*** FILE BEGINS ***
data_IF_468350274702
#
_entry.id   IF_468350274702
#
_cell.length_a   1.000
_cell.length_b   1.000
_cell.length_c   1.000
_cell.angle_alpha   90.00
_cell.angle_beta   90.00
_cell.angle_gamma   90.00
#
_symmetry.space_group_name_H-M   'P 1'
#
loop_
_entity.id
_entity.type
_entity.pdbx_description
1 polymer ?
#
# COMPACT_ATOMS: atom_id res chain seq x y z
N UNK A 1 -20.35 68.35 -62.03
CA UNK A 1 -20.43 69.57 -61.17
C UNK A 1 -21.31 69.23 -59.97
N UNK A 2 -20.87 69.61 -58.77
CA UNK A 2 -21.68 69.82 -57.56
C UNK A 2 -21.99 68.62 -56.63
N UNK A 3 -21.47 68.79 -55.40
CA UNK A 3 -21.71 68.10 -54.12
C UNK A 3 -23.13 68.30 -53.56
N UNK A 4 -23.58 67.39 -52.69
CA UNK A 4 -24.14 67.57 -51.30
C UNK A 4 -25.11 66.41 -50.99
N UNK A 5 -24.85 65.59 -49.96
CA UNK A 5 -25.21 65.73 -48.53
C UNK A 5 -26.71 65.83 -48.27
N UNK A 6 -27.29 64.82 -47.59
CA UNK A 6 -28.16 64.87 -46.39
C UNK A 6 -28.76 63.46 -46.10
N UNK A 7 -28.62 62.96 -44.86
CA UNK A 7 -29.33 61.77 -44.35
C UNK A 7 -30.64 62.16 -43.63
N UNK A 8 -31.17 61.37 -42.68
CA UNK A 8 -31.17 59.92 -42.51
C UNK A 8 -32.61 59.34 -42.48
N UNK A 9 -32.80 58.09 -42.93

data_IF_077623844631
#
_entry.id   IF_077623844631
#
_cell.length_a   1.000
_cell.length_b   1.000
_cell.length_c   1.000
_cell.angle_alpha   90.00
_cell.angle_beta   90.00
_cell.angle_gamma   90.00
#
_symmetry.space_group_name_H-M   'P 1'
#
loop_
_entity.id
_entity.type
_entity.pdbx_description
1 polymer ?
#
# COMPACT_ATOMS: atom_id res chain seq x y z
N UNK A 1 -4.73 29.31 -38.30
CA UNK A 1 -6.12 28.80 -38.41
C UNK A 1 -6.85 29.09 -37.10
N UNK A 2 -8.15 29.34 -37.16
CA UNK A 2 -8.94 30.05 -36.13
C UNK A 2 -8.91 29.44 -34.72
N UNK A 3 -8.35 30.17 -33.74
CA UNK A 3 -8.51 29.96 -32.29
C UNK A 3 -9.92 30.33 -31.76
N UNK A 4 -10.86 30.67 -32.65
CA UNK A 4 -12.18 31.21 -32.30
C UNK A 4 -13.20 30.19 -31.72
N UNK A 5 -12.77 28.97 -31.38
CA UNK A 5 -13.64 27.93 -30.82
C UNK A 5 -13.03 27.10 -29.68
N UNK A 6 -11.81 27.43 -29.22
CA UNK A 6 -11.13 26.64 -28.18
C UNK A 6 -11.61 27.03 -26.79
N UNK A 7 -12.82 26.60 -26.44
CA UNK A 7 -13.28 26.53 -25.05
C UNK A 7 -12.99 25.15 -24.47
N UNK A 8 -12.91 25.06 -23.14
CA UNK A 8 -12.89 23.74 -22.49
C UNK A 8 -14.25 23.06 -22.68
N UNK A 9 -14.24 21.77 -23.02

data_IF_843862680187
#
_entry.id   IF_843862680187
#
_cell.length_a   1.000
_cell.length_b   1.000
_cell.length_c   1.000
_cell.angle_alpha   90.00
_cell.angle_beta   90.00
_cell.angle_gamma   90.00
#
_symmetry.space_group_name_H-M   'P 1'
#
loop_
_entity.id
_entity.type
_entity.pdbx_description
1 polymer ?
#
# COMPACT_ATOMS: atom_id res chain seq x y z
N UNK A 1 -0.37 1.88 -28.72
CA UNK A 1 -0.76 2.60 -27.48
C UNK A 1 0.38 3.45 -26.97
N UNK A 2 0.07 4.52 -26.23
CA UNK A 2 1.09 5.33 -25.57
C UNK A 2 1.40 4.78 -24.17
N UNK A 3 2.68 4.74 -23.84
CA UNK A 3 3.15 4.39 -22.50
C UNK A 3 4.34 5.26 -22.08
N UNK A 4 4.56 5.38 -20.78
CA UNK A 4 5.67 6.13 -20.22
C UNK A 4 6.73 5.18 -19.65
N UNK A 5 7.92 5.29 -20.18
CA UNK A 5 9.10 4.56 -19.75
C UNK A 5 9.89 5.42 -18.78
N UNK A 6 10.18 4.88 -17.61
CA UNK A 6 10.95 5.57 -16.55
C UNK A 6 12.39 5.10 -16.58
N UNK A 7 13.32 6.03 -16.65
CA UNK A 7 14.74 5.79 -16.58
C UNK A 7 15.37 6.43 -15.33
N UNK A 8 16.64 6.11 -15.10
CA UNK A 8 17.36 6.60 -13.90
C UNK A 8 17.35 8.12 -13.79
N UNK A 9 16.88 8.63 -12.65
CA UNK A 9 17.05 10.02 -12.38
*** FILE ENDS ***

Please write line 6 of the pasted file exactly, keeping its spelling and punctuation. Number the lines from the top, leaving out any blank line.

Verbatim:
_cell.length_b   1.000